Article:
UIS Forensics team prepares for 2015-2016 year


John Kurecki, Staff Writer

Revived only a few years ago after a period of absence, the UIS Forensics team will be competing again this year – its fifth straight year in operation.

Forensics, for those minds immediately jumping to television dramas, is a speech and debate competition. The UIS team will travel to 14 events this academic year, ranging from the University of Indianapolis to a Halloween performance at Illinois State University.

The team is coached by Nicole Overcash, an instructor with the CAP Honors Program. Prior to the UIS team’s hiatus, Overcash was a student competitor with the team for two years between 2002 and 2004.

Reflecting on those years, she said, “It was amazing. It was such a vital part of my undergrad experience…I did kind of everything; I loved duo, which is where you have a scene with a partner and act together.”

Five years ago, a student in the CAP program pushed to have the program return, and Overcash was chosen as the coach. On leading the team which was so formative during her undergraduate experience, she said, “I love it. I feel like I still get to experience this thing that was so important to me. The students are hilarious, they don’t make it feel like work. They allow me to continue to do this thing I love and they put in so much time to prepare these events and compete.”

Forensics competitions are divided up into a large subset of events. Each member of the team is asked to prepare for at least two events, but they can elect to take on a larger role if they choose. The events are broken up into categories including public address, limited preparation, interpretive, and parliamentary debate.

Overcash is particularly excited about the challenge of the “growing” parliamentary debate program. “We have a really strong team in terms of the individual events, and we are continuing to grow the debate side.”

Sophomore Simon Andrews, one of the newer members of the team, won last year’s national championship for Editorial Impromptu, which has competitors reading an editorial and analyzing its contents.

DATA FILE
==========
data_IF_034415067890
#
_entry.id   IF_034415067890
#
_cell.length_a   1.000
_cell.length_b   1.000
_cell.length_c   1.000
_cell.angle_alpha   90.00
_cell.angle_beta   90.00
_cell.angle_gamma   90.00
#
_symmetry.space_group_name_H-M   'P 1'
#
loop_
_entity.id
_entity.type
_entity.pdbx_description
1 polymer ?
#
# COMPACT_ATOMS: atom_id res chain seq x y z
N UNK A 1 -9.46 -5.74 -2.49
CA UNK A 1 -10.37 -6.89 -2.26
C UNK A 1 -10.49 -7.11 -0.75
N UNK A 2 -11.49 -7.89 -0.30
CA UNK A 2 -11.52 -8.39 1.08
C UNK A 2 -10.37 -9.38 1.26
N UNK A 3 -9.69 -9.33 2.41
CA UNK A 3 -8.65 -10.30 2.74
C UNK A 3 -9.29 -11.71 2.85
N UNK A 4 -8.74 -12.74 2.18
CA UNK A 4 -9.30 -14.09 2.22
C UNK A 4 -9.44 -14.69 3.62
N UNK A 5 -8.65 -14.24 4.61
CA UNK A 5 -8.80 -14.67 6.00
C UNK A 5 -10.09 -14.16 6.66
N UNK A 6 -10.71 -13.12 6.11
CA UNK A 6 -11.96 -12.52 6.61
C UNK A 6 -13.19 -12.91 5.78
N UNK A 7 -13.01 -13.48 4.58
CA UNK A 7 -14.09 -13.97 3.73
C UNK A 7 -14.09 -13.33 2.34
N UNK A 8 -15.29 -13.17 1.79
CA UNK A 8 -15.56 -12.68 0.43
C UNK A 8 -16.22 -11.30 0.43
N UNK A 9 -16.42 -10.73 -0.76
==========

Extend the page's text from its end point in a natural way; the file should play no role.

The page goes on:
According to Andrews, “Many of my peers attempted to discuss the factual accuracy of the arguments, often arriving at a black-and-white interpretation of the text as true or false. My innovation was addressing the article rhetorically as well as factually to ascertain if the structure of the editorial was well-developed.”

Despite his successes, Andrews declared that “Failure is undoubtedly the universal constant of forensics; precious few people I have known in my career have been able to consistently win their respective events.”

Andrews also described his feelings about the event as a whole, claiming, “It is a brilliant, intoxicating affair that is deeply informative to my development as a person; I would definitely not be the same person without it.”

Given the competition’s demand of a student’s speaking ability, it has quite the positive effect on their lives outside of forensics as well. According to Andrews, “We must examine our words carefully, consider why we and how we speak. These exercises make us more fluent English speakers because we have a fuller understanding of our own language…it really is a beautiful effort that has touched every aspect of my life from what I say to the way I think.”

Overcash shares these feelings, and said, “I think, aside from just improving public skills in general, which are a huge, important skill…they are able to think on their feet and think critically about ideas, which is such an important skill no matter where they end up going, and they are strong listeners.”